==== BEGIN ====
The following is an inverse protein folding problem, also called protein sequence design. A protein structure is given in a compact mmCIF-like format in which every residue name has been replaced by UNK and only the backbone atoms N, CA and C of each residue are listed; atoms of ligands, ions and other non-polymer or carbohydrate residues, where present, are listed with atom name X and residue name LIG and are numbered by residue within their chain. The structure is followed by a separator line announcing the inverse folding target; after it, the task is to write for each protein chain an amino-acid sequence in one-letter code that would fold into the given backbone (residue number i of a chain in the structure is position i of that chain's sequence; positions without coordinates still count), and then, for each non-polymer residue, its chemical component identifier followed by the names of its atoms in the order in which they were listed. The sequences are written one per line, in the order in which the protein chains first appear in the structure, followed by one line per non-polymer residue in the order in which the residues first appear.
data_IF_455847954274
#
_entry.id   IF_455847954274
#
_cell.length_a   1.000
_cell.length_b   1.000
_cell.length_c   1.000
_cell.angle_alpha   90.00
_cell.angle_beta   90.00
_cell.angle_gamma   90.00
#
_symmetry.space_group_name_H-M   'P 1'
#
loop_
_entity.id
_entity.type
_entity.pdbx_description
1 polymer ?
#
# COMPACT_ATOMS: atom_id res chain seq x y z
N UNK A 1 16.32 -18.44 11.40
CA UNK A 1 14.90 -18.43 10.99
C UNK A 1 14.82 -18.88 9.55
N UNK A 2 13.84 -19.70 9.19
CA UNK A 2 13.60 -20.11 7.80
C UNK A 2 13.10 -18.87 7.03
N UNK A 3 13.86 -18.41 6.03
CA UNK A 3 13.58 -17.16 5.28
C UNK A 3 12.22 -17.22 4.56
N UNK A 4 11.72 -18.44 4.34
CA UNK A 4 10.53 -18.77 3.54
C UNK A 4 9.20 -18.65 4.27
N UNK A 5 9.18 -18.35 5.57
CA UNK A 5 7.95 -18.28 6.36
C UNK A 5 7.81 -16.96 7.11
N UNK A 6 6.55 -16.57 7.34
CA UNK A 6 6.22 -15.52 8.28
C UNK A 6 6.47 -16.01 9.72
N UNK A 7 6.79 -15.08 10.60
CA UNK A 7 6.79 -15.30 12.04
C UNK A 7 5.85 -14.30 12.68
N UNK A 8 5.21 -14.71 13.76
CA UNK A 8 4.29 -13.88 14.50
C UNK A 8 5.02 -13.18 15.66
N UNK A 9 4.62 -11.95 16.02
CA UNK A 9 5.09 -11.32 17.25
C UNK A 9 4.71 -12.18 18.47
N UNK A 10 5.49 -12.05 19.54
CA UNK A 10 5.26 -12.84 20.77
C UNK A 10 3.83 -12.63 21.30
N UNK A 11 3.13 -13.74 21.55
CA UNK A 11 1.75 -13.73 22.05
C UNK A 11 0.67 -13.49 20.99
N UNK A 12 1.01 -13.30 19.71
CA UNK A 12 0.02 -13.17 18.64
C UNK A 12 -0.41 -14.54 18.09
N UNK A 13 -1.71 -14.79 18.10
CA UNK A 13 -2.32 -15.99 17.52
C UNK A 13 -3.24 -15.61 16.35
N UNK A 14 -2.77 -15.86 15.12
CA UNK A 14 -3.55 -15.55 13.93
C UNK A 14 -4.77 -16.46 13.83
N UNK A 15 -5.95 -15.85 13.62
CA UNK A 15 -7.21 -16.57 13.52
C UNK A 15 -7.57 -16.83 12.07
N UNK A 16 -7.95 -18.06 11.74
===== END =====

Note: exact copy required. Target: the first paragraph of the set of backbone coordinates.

The following is an inverse protein folding problem, also called protein sequence design. A protein structure is given in a compact mmCIF-like format in which every residue name has been replaced by UNK and only the backbone atoms N, CA and C of each residue are listed; atoms of ligands, ions and other non-polymer or carbohydrate residues, where present, are listed with atom name X and residue name LIG and are numbered by residue within their chain. The structure is followed by a separator line announcing the inverse folding target; after it, the task is to write for each protein chain an amino-acid sequence in one-letter code that would fold into the given backbone (residue number i of a chain in the structure is position i of that chain's sequence; positions without coordinates still count), and then, for each non-polymer residue, its chemical component identifier followed by the names of its atoms in the order in which they were listed. The sequences are written one per line, in the order in which the protein chains first appear in the structure, followed by one line per non-polymer residue in the order in which the residues first appear.